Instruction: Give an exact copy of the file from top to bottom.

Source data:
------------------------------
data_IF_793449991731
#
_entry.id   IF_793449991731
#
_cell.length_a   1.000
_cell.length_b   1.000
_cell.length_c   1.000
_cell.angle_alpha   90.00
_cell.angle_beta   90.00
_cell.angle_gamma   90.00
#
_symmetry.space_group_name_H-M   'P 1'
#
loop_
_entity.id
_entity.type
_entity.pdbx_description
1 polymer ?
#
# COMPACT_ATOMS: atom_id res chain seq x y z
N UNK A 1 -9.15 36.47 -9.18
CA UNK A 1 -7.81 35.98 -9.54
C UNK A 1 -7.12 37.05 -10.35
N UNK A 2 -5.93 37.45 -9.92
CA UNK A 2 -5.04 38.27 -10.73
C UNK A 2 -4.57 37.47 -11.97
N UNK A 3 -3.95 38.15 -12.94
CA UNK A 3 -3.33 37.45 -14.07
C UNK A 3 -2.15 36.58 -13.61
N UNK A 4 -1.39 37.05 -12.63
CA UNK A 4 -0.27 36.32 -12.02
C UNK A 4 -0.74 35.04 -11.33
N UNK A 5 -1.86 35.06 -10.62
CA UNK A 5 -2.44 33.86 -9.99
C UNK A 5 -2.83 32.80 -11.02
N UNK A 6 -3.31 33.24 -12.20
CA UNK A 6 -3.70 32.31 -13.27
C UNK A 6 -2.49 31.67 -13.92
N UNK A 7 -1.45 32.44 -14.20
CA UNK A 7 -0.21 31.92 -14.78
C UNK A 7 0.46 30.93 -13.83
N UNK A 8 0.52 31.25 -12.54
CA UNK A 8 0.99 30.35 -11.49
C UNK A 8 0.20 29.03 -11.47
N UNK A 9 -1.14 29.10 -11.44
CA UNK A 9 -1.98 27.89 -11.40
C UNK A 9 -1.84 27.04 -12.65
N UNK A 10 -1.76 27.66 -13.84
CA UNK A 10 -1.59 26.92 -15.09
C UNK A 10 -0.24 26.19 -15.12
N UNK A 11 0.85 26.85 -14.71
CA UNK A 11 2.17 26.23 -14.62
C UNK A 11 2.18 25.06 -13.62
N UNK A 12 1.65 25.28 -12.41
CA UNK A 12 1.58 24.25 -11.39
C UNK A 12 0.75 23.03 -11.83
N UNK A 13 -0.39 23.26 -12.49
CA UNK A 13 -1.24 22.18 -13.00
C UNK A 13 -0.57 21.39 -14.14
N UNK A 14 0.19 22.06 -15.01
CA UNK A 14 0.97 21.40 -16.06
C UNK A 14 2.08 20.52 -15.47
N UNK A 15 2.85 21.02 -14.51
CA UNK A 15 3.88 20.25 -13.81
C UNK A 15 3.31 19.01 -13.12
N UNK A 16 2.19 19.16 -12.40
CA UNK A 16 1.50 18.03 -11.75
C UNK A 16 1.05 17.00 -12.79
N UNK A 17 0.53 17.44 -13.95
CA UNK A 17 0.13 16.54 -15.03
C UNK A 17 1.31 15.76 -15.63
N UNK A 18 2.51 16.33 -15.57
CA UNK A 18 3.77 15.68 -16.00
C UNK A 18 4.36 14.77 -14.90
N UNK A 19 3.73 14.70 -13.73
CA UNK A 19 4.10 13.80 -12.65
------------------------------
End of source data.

data_IF_793449991731
#
_entry.id   IF_793449991731
#
_cell.length_a   1.000
_cell.length_b   1.000
_cell.length_c   1.000
_cell.angle_alpha   90.00
_cell.angle_beta   90.00
_cell.angle_gamma   90.00
#
_symmetry.space_group_name_H-M   'P 1'
#
loop_
_entity.id
_entity.type
_entity.pdbx_description
1 polymer ?
#
# COMPACT_ATOMS: atom_id res chain seq x y z
N UNK A 1 -9.15 36.47 -9.18
CA UNK A 1 -7.81 35.98 -9.54
C UNK A 1 -7.12 37.05 -10.35
N UNK A 2 -5.93 37.45 -9.92
CA UNK A 2 -5.04 38.27 -10.73
C UNK A 2 -4.57 37.47 -11.97
N UNK A 3 -3.95 38.15 -12.94
CA UNK A 3 -3.33 37.45 -14.07
C UNK A 3 -2.15 36.58 -13.61
N UNK A 4 -1.39 37.05 -12.63
CA UNK A 4 -0.27 36.32 -12.02
C UNK A 4 -0.74 35.04 -11.33
N UNK A 5 -1.86 35.06 -10.62
CA UNK A 5 -2.44 33.86 -9.99
C UNK A 5 -2.83 32.80 -11.02
N UNK A 6 -3.31 33.24 -12.20
CA UNK A 6 -3.70 32.31 -13.27
C UNK A 6 -2.49 31.67 -13.92
N UNK A 7 -1.45 32.44 -14.20
CA UNK A 7 -0.21 31.92 -14.78
C UNK A 7 0.46 30.93 -13.83
N UNK A 8 0.52 31.25 -12.54
CA UNK A 8 0.99 30.35 -11.49
C UNK A 8 0.20 29.03 -11.47
N UNK A 9 -1.14 29.10 -11.44
CA UNK A 9 -1.98 27.89 -11.40
C UNK A 9 -1.84 27.04 -12.65
N UNK A 10 -1.76 27.66 -13.84
CA UNK A 10 -1.59 26.92 -15.09
C UNK A 10 -0.24 26.19 -15.12
N UNK A 11 0.85 26.85 -14.71
CA UNK A 11 2.17 26.23 -14.62
C UNK A 11 2.18 25.06 -13.62
N UNK A 12 1.65 25.28 -12.41
CA UNK A 12 1.58 24.25 -11.39
C UNK A 12 0.75 23.03 -11.83
N UNK A 13 -0.39 23.26 -12.49
CA UNK A 13 -1.24 22.18 -13.00
C UNK A 13 -0.57 21.39 -14.14
N UNK A 14 0.19 22.06 -15.01
CA UNK A 14 0.97 21.40 -16.06
C UNK A 14 2.08 20.52 -15.47
N UNK A 15 2.85 21.02 -14.51
CA UNK A 15 3.88 20.25 -13.81
C UNK A 15 3.31 19.01 -13.12
N UNK A 16 2.19 19.16 -12.40
CA UNK A 16 1.50 18.03 -11.75
C UNK A 16 1.05 17.00 -12.79
N UNK A 17 0.53 17.44 -13.95
CA UNK A 17 0.13 16.54 -15.03
C UNK A 17 1.31 15.76 -15.63
N UNK A 18 2.51 16.33 -15.57
CA UNK A 18 3.77 15.68 -16.00
C UNK A 18 4.36 14.77 -14.90
N UNK A 19 3.73 14.70 -13.73
CA UNK A 19 4.10 13.80 -12.65